The reality of the situation is that many of them won't be back in Chicago, but when reflecting upon how nearly half the Bulls' roster joined the team with that same knowledge makes the recently-ended season even more remarkable.

"Basketball," Nate Robinson explained when asked during the regular season how a team full of newcomers was able to become so cohesive, despite the natural need to display one's worth to potential employers. "One of our objectives is to win the championship, so put everything else aside and just play.

"As long as we win, we don't care about anything else. We're not worried about our one-year deals and stuff like that," he continued. "We're playing for now. We're not playing for the future. Right now, we're playing for what's at stake and that's the championship, so we've just got to take one game at a time and one series at a time, and we'll be okay."

When the “Bench Mob” was disassembled last summer, media and fans alike panned the decision of the Bulls’ front office to not bring back the likes of center Omer Asik, sharspshooter Kyle Korver, swingman Ronnie Brewer, point guard C.J. Watson and instant-offense scorer John Lucas III.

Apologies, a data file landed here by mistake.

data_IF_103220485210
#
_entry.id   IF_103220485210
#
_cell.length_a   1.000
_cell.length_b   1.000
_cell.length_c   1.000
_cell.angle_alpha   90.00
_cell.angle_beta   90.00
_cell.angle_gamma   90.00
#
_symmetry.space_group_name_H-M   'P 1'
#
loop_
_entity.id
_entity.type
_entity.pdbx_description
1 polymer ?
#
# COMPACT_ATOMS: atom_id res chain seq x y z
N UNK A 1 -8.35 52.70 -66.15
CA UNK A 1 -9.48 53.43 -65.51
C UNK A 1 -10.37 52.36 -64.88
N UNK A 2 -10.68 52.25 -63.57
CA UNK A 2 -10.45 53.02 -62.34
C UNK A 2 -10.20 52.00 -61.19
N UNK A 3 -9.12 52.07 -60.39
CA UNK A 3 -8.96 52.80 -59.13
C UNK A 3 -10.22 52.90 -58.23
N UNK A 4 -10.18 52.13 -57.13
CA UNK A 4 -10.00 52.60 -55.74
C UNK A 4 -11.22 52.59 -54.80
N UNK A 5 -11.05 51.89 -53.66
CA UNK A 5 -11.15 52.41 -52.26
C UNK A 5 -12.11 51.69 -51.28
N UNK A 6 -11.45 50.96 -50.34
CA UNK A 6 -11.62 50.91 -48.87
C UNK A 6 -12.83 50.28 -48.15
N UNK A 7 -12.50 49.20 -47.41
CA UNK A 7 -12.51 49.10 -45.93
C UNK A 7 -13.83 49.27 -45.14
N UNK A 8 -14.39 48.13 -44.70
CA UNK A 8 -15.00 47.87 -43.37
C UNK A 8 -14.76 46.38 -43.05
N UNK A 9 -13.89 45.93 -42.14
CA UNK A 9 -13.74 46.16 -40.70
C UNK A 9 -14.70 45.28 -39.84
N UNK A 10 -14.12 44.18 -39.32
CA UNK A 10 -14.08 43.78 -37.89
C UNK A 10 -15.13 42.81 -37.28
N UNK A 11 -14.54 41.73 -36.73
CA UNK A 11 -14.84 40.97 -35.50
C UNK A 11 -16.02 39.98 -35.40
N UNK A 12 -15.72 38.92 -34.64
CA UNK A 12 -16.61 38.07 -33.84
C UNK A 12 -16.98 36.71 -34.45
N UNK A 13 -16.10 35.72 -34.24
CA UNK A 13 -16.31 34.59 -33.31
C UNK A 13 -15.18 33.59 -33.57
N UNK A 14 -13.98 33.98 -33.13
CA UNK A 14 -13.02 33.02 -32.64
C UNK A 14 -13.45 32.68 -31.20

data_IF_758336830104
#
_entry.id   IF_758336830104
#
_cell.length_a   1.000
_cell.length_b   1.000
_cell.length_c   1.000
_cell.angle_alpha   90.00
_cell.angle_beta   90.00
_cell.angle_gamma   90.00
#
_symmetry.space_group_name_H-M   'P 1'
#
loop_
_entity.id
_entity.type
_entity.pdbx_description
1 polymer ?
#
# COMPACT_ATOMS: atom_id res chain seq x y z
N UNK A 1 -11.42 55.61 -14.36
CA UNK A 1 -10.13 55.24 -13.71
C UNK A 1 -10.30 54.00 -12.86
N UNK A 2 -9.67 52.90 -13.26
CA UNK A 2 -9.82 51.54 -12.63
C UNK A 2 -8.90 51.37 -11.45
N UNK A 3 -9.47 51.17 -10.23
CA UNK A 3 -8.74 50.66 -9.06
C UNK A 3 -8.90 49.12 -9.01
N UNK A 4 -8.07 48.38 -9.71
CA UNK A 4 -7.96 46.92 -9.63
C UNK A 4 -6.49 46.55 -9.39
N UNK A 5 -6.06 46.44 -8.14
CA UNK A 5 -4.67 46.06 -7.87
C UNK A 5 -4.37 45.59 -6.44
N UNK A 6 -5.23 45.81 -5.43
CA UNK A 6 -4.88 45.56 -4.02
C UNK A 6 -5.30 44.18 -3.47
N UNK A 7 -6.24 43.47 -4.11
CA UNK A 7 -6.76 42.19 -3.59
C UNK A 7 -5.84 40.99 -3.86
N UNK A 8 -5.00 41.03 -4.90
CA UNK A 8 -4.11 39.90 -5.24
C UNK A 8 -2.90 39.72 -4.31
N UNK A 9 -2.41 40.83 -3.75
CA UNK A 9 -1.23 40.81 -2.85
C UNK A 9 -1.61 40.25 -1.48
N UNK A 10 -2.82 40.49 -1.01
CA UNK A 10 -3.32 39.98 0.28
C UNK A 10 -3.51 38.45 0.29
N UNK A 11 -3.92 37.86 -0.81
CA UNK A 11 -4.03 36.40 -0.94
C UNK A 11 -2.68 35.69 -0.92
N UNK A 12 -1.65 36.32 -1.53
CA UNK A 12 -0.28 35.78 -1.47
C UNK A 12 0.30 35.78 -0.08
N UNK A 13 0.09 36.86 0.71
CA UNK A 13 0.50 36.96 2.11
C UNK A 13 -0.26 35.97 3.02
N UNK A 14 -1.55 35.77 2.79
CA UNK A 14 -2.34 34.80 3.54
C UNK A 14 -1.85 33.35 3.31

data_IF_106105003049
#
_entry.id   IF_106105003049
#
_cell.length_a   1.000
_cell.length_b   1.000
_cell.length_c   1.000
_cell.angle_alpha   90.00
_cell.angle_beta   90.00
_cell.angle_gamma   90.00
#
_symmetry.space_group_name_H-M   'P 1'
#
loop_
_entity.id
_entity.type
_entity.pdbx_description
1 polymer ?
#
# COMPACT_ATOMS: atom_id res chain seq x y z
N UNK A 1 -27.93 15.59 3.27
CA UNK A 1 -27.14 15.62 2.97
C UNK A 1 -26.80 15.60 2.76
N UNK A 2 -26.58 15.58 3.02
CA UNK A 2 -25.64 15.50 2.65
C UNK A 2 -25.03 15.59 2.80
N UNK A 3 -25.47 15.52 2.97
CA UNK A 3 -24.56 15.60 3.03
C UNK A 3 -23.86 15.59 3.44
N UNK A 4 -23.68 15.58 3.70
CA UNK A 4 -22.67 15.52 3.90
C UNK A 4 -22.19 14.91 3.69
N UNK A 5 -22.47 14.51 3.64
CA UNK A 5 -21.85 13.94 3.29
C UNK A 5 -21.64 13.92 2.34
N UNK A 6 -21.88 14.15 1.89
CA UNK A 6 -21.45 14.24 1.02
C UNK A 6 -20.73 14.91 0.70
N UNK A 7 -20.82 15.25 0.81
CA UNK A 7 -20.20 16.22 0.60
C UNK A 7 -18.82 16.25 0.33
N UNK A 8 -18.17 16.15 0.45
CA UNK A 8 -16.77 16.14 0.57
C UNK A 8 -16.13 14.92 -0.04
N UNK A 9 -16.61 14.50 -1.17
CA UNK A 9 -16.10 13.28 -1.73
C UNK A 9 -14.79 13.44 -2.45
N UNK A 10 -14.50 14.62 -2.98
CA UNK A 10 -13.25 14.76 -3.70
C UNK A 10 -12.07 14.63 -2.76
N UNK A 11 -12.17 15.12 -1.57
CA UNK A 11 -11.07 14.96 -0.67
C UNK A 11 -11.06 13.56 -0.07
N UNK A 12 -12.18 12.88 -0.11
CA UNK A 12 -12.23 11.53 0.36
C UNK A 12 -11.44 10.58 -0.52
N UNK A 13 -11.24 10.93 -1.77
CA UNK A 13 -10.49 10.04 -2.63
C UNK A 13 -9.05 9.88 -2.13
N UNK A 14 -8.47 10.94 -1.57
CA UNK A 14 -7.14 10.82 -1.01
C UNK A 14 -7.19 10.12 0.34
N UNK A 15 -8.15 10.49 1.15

When the aforementioned players were replaced by Robinson and fellow journeymen Nazr Mohammed, Marco Belinelli and Vladimir Radmanovic, all on one-year deals, the response to the free-agent signings was underwhelming, especially in the wake of superstar Derrick Rose’s devastating knee injury. But after a regular season in which a myriad of injuries were endured to qualify for the postseason, while it can no longer be said that the team has one of the best second units in the league, its bench was at least much better than expected.

Take familiar face Kirk Hinrich out of the equation—a starter in Rose’s absence, the floor general would have been either a backup point guard or playing alongside the former league MVP if he had returned this season—as well as rookie point guard Marquis Teague and second-year swingman Jimmy Butler, who wasn’t a newcomer but was basically a bystander during his NBA lockout-shortened rookie campaign.

Throw in veteran shooting guard Rip Hamilton, wing Daequan Cook, another well-traveled player, and summer-league standout Malcolm Thomas, picked up even later in the season, and the Bulls have a total of seven players who aren’t guaranteed to be back in Chicago come training camp in October.

Still, while it wasn’t quite the almost collegiate atmosphere of the previous two seasons, the Bulls somehow developed a remarkable amount of chemistry that helped sustain them through an extremely trying season.